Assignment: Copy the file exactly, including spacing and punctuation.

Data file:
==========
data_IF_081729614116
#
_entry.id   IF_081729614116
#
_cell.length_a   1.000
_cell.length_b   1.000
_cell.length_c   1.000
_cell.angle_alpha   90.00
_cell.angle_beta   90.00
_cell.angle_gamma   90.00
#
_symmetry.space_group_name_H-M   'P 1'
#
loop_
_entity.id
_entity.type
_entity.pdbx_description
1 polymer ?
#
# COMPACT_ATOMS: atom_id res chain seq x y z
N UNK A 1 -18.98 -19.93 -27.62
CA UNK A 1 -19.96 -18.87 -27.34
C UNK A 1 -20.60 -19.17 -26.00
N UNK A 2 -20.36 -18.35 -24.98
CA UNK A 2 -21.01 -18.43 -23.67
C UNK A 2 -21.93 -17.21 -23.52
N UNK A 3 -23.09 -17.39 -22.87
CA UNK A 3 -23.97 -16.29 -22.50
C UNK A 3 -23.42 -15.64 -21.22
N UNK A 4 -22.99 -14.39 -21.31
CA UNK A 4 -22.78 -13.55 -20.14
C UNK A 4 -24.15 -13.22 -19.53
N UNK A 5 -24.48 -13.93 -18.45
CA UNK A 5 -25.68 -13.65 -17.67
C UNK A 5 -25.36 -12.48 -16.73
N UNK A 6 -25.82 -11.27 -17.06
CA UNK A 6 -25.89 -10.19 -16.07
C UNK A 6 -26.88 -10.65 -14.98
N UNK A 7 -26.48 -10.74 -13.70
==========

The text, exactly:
data_IF_081729614116
#
_entry.id   IF_081729614116
#
_cell.length_a   1.000
_cell.length_b   1.000
_cell.length_c   1.000
_cell.angle_alpha   90.00
_cell.angle_beta   90.00
_cell.angle_gamma   90.00
#
_symmetry.space_group_name_H-M   'P 1'
#
loop_
_entity.id
_entity.type
_entity.pdbx_description
1 polymer ?
#
# COMPACT_ATOMS: atom_id res chain seq x y z
N UNK A 1 -18.98 -19.93 -27.62
CA UNK A 1 -19.96 -18.87 -27.34
C UNK A 1 -20.60 -19.17 -26.00
N UNK A 2 -20.36 -18.35 -24.98
CA UNK A 2 -21.01 -18.43 -23.67
C UNK A 2 -21.93 -17.21 -23.52
N UNK A 3 -23.09 -17.39 -22.87
CA UNK A 3 -23.97 -16.29 -22.50
C UNK A 3 -23.42 -15.64 -21.22
N UNK A 4 -22.99 -14.39 -21.31
CA UNK A 4 -22.78 -13.55 -20.14
C UNK A 4 -24.15 -13.22 -19.53
N UNK A 5 -24.48 -13.93 -18.45
CA UNK A 5 -25.68 -13.65 -17.67
C UNK A 5 -25.36 -12.48 -16.73
N UNK A 6 -25.82 -11.27 -17.06
CA UNK A 6 -25.89 -10.19 -16.07
C UNK A 6 -26.88 -10.65 -14.98
N UNK A 7 -26.48 -10.74 -13.70